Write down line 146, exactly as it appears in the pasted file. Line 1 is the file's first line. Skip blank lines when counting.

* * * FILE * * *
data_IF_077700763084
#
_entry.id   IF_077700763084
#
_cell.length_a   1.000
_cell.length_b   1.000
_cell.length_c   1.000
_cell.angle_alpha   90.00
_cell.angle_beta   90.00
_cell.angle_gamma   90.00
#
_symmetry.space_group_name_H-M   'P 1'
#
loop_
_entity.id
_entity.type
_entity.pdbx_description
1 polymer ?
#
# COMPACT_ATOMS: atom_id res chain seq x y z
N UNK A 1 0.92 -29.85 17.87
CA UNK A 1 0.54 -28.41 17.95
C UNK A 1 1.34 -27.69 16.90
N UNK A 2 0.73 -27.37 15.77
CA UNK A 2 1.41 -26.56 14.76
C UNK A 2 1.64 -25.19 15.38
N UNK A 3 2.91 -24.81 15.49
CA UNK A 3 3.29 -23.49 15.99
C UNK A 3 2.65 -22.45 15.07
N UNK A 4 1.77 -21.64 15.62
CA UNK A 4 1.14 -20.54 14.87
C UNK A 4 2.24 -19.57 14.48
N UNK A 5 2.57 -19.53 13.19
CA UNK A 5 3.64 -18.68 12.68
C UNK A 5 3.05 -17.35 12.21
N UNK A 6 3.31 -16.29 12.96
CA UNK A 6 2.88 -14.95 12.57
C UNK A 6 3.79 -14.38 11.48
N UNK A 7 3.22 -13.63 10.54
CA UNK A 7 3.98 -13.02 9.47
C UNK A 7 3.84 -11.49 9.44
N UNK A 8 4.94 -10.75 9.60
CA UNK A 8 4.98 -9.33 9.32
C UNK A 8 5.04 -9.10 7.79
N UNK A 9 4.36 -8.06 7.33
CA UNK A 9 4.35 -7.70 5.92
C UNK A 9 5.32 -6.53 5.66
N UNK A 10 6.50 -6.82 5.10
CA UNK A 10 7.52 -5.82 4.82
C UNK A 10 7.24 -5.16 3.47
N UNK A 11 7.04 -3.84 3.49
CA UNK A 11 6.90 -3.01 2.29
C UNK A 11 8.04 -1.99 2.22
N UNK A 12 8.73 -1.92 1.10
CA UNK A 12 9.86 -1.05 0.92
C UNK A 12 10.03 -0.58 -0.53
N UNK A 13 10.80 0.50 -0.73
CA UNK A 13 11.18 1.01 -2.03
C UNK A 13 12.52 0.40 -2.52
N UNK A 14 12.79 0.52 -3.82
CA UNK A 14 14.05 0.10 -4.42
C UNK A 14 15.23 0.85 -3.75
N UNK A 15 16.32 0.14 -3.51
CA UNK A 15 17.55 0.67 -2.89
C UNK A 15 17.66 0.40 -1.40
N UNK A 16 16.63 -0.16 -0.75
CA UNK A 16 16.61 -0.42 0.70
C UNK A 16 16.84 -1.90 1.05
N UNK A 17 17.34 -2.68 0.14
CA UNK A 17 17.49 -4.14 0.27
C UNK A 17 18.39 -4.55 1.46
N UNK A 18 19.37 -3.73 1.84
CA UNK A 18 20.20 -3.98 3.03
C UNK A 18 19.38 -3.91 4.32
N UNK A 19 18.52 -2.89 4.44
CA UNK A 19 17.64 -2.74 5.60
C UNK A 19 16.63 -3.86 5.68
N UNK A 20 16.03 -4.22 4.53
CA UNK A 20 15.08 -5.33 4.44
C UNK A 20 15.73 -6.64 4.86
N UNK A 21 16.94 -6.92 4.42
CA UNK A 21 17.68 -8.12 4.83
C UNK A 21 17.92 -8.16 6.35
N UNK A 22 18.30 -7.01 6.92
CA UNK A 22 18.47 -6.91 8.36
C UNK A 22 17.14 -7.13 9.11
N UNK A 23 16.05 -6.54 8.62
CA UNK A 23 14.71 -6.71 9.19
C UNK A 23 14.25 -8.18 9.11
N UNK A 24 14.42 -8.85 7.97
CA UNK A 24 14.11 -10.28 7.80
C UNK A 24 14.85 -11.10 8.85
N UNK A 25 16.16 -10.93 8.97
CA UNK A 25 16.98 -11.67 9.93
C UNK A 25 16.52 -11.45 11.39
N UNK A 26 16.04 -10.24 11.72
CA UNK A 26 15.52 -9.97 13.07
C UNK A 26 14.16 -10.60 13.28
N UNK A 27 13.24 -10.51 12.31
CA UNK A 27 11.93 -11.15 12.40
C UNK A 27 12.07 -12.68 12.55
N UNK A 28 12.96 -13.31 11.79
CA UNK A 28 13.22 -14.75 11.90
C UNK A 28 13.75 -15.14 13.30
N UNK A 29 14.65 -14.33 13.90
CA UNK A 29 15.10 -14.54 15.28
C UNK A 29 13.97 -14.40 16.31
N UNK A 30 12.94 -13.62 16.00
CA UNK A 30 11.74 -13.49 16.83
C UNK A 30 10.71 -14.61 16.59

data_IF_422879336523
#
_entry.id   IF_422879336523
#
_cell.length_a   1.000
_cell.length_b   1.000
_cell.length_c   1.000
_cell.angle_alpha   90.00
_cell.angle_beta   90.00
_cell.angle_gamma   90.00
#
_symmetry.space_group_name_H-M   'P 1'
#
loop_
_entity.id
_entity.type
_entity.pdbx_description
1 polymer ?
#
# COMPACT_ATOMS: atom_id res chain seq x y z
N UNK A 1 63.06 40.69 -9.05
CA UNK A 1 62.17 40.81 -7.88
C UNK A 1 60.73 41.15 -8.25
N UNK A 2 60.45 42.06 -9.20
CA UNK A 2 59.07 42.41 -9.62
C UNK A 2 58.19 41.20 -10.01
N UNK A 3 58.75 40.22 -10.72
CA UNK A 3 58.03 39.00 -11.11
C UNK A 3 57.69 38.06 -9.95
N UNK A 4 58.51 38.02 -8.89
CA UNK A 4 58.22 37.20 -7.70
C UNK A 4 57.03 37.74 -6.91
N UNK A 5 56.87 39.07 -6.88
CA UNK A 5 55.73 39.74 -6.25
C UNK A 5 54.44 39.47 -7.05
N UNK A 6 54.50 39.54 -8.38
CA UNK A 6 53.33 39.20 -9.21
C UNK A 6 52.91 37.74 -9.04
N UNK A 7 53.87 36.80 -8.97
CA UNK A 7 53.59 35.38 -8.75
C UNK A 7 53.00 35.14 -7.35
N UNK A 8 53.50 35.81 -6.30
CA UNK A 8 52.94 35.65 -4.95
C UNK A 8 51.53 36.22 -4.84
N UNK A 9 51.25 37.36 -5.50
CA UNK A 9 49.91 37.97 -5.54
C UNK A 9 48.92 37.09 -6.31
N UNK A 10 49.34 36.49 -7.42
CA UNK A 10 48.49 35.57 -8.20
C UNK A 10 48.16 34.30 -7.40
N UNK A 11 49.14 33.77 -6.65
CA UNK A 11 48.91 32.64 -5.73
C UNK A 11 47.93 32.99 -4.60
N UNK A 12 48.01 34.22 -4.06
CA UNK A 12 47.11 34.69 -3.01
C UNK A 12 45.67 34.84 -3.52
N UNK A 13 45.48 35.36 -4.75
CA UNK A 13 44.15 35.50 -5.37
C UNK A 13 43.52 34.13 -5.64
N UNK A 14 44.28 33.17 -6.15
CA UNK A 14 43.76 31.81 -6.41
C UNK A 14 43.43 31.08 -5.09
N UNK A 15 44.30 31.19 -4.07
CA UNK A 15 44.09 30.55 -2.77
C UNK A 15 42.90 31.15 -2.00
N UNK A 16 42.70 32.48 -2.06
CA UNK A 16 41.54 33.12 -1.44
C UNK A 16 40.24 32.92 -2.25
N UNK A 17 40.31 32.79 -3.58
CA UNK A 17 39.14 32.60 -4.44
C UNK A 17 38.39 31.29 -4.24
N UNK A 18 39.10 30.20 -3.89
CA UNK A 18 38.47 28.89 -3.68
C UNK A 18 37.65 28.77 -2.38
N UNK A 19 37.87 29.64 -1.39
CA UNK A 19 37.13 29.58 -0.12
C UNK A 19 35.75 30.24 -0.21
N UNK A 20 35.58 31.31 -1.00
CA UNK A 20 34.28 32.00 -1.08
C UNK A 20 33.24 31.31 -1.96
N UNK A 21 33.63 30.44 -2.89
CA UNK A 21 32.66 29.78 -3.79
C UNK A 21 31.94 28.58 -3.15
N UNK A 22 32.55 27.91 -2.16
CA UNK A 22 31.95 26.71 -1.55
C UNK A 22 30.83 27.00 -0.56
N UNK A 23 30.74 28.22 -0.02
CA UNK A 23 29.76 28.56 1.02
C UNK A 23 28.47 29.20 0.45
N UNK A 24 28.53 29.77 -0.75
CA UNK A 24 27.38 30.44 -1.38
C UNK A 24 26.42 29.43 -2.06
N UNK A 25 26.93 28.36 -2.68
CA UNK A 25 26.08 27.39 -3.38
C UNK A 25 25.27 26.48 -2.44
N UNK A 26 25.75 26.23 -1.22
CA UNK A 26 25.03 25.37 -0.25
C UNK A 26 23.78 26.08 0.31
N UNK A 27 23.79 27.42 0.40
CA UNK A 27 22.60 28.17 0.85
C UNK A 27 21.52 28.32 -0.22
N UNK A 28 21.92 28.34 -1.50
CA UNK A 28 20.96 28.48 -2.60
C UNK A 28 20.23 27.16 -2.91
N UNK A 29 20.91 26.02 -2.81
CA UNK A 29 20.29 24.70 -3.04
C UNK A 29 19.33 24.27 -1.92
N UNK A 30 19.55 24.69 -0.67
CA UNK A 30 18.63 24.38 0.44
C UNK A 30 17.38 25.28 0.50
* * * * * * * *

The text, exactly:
N UNK A 6 54.50 39.54 -8.38